List of stakeholders

Select relevant stakeholders for each interview. For instance, for the Governance business function interview you might need people involved in governance and security champions. For the Verification business function interview on the other hand you might need business analysts, application architects, developers, QA and/or project managers.
Try to keep the interview group size small. Minimize the spectators as well. People will open up more in smaller groups.

Pre-interview kick-off briefing

It is a good idea to organize a prep kick-off briefing to let the interviewees know in advance of what’s to come. Such as, the purpose of the interview, the format and the length of the sessions, which co-workers of the interviewees you work with, terms of confidentiality. If the interviewees are not familiar with SAMM it is also a good idea to provide at least a high-level overview of the model.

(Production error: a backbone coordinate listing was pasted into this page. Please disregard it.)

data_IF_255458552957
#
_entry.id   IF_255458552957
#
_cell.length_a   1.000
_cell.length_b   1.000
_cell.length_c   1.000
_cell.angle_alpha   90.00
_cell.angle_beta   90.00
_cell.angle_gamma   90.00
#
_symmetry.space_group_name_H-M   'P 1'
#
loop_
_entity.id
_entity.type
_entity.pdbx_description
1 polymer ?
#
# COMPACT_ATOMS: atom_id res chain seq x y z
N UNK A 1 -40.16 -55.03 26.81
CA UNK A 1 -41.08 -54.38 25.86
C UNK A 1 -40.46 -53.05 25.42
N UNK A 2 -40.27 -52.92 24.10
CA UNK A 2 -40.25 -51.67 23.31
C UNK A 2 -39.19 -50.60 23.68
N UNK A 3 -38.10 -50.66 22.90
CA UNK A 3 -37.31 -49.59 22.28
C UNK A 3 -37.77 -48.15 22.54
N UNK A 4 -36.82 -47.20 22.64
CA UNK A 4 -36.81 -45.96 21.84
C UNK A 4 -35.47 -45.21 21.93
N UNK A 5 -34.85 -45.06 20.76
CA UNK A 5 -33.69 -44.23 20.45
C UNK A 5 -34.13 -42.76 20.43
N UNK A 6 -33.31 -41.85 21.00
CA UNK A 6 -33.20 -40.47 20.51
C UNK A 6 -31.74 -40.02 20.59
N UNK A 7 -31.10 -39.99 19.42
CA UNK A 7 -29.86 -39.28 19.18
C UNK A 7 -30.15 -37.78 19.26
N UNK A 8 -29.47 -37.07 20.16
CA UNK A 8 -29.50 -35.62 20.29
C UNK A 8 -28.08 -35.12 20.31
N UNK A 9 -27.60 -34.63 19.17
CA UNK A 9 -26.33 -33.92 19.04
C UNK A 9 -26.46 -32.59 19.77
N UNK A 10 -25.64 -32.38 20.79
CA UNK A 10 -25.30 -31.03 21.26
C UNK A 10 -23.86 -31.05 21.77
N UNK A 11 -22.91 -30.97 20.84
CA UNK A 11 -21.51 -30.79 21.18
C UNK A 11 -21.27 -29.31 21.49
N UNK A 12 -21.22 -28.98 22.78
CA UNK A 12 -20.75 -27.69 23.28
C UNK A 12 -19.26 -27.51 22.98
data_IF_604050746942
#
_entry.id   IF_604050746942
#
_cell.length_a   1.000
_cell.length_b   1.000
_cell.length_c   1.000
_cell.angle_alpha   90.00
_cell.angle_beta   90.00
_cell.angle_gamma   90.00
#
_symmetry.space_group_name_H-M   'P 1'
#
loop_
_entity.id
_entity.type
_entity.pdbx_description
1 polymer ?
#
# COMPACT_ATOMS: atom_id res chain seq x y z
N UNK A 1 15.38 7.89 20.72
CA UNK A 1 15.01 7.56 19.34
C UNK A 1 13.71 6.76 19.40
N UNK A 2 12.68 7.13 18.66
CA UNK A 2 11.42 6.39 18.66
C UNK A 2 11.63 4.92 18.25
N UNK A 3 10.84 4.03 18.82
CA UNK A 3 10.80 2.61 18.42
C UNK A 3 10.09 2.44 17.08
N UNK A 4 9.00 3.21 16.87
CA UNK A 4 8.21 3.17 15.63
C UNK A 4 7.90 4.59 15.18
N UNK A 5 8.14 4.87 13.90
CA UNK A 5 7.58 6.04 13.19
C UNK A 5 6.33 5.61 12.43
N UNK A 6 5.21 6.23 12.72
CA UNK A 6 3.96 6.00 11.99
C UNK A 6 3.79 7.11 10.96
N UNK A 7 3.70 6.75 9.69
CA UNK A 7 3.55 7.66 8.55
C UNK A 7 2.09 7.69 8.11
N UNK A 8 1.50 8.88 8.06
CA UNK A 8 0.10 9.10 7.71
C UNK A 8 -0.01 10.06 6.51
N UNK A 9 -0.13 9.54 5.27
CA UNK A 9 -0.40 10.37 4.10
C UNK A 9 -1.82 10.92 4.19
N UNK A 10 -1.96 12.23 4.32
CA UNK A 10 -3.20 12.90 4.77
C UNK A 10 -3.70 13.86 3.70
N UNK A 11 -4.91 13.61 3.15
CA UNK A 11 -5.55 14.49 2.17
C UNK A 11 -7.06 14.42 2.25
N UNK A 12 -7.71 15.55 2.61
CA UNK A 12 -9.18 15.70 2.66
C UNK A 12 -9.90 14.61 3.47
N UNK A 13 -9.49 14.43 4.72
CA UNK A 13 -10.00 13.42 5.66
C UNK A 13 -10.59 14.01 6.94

Live sessions vs online calls

Live sessions are preferable over conference calls. People will likely trust you more if they meet you in person. Hence they are more likely to open up.

Interview preparation

From your end you should consider working with two people, namely the interviewer and the note taker. Study the organization roughly if you are not familiar with it yet. You might consider asking them to provide you with any relevant documentation in advance. Typical documents that are relevant in this context include amongst others organizational policies and standards, process-related documents, artifacts from completed activities, etc. We recommend you write an interview guide with open-ended questions based on the information you need to obtain (SAMM questions in this case). The guide provides the structure of a conversation instead of a long list of questions. We have provided a sample interview guide in the appendix. Finally, make sure to book time after the interview to consolidate your notes.

Interview questions

Focus on the actuality